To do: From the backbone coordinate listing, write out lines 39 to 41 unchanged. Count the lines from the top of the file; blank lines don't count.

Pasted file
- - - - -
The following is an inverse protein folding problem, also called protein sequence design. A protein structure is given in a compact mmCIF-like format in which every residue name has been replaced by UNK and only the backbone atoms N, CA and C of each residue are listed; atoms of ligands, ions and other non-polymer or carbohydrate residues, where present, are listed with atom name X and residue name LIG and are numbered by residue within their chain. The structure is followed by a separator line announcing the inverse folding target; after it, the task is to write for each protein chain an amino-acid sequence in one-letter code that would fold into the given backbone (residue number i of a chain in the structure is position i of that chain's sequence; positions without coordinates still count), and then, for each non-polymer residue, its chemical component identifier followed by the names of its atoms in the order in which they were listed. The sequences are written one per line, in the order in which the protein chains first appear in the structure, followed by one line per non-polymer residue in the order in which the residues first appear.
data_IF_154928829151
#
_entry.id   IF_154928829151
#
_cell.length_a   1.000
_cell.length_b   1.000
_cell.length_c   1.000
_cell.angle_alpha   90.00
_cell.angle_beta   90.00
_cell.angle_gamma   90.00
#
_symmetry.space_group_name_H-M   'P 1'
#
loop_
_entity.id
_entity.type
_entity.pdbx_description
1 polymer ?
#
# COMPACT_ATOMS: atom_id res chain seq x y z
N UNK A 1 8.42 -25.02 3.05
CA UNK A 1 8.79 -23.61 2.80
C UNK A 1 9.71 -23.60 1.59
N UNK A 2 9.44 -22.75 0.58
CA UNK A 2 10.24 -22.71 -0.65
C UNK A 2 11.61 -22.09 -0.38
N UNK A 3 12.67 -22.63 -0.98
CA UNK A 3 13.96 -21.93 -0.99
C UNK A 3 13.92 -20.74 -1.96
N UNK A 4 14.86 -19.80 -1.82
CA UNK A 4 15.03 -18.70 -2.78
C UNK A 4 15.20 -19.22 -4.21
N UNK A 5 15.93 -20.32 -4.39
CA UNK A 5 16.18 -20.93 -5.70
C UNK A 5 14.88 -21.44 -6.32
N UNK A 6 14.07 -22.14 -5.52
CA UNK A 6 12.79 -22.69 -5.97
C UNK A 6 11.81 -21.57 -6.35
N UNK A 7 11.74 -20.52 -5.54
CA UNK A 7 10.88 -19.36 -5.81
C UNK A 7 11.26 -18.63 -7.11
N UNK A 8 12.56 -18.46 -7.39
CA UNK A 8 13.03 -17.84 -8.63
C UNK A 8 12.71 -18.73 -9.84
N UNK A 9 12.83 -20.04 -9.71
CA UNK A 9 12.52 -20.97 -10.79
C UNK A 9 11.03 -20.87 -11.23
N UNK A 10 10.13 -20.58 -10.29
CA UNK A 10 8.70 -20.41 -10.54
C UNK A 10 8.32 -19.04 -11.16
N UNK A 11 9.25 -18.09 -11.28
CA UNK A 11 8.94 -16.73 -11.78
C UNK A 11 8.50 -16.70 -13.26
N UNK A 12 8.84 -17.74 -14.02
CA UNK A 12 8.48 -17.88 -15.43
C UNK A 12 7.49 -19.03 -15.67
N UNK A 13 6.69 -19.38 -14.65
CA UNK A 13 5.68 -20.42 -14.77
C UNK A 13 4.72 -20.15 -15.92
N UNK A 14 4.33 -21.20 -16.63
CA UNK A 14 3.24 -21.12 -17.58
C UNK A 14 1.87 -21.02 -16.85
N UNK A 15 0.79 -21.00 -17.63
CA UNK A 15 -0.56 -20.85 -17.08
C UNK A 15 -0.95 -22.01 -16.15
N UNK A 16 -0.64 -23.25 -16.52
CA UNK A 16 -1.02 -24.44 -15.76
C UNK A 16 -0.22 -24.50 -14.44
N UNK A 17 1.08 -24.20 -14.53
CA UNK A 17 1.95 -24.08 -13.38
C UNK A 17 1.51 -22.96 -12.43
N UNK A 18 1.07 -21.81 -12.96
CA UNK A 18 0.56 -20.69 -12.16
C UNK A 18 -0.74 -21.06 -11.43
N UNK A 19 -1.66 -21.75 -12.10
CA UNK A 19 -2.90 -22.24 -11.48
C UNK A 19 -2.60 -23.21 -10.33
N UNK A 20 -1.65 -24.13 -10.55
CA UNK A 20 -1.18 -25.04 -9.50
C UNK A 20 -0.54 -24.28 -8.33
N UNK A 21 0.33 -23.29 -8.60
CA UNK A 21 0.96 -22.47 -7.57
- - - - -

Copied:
C UNK A 6 11.81 -21.57 -6.35
N UNK A 7 11.74 -20.52 -5.54
CA UNK A 7 10.88 -19.36 -5.81